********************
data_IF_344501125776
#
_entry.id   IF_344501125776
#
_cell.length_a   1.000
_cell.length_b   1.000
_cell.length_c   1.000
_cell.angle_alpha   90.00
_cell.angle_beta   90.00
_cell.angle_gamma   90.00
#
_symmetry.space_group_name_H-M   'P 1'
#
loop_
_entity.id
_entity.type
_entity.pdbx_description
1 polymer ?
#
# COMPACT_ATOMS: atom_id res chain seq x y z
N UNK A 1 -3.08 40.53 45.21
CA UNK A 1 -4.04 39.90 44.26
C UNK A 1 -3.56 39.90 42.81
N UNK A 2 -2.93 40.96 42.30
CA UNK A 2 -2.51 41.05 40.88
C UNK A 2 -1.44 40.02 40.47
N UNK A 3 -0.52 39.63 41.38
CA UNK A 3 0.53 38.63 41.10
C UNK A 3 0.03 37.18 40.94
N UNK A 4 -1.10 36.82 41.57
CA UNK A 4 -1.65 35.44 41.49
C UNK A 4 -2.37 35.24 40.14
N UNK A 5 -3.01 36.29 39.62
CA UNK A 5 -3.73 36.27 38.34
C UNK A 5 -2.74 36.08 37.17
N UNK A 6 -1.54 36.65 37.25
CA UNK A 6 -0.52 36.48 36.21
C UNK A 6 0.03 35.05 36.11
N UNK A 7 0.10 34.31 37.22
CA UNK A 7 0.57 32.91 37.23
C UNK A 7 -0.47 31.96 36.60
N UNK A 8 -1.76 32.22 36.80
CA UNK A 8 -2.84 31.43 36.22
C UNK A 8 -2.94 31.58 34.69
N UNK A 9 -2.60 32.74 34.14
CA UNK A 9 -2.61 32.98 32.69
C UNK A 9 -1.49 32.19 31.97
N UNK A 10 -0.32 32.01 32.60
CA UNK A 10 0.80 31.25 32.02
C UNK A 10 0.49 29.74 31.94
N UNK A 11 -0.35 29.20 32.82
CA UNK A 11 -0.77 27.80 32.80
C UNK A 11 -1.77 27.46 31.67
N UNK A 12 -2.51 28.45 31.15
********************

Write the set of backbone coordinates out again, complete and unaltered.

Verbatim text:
data_IF_344501125776
#
_entry.id   IF_344501125776
#
_cell.length_a   1.000
_cell.length_b   1.000
_cell.length_c   1.000
_cell.angle_alpha   90.00
_cell.angle_beta   90.00
_cell.angle_gamma   90.00
#
_symmetry.space_group_name_H-M   'P 1'
#
loop_
_entity.id
_entity.type
_entity.pdbx_description
1 polymer ?
#
# COMPACT_ATOMS: atom_id res chain seq x y z
N UNK A 1 -3.08 40.53 45.21
CA UNK A 1 -4.04 39.90 44.26
C UNK A 1 -3.56 39.90 42.81
N UNK A 2 -2.93 40.96 42.30
CA UNK A 2 -2.51 41.05 40.88
C UNK A 2 -1.44 40.02 40.47
N UNK A 3 -0.52 39.63 41.38
CA UNK A 3 0.53 38.63 41.10
C UNK A 3 0.03 37.18 40.94
N UNK A 4 -1.10 36.82 41.57
CA UNK A 4 -1.65 35.44 41.49
C UNK A 4 -2.37 35.24 40.14
N UNK A 5 -3.01 36.29 39.62
CA UNK A 5 -3.73 36.27 38.34
C UNK A 5 -2.74 36.08 37.17
N UNK A 6 -1.54 36.65 37.25
CA UNK A 6 -0.52 36.48 36.21
C UNK A 6 0.03 35.05 36.11
N UNK A 7 0.10 34.31 37.22
CA UNK A 7 0.57 32.91 37.23
C UNK A 7 -0.47 31.96 36.60
N UNK A 8 -1.76 32.22 36.80
CA UNK A 8 -2.84 31.43 36.22
C UNK A 8 -2.94 31.58 34.69
N UNK A 9 -2.60 32.74 34.14
CA UNK A 9 -2.61 32.98 32.69
C UNK A 9 -1.49 32.19 31.97
N UNK A 10 -0.32 32.01 32.60
CA UNK A 10 0.80 31.25 32.02
C UNK A 10 0.49 29.74 31.94
N UNK A 11 -0.35 29.20 32.82
CA UNK A 11 -0.77 27.80 32.80
C UNK A 11 -1.77 27.46 31.67
N UNK A 12 -2.51 28.45 31.15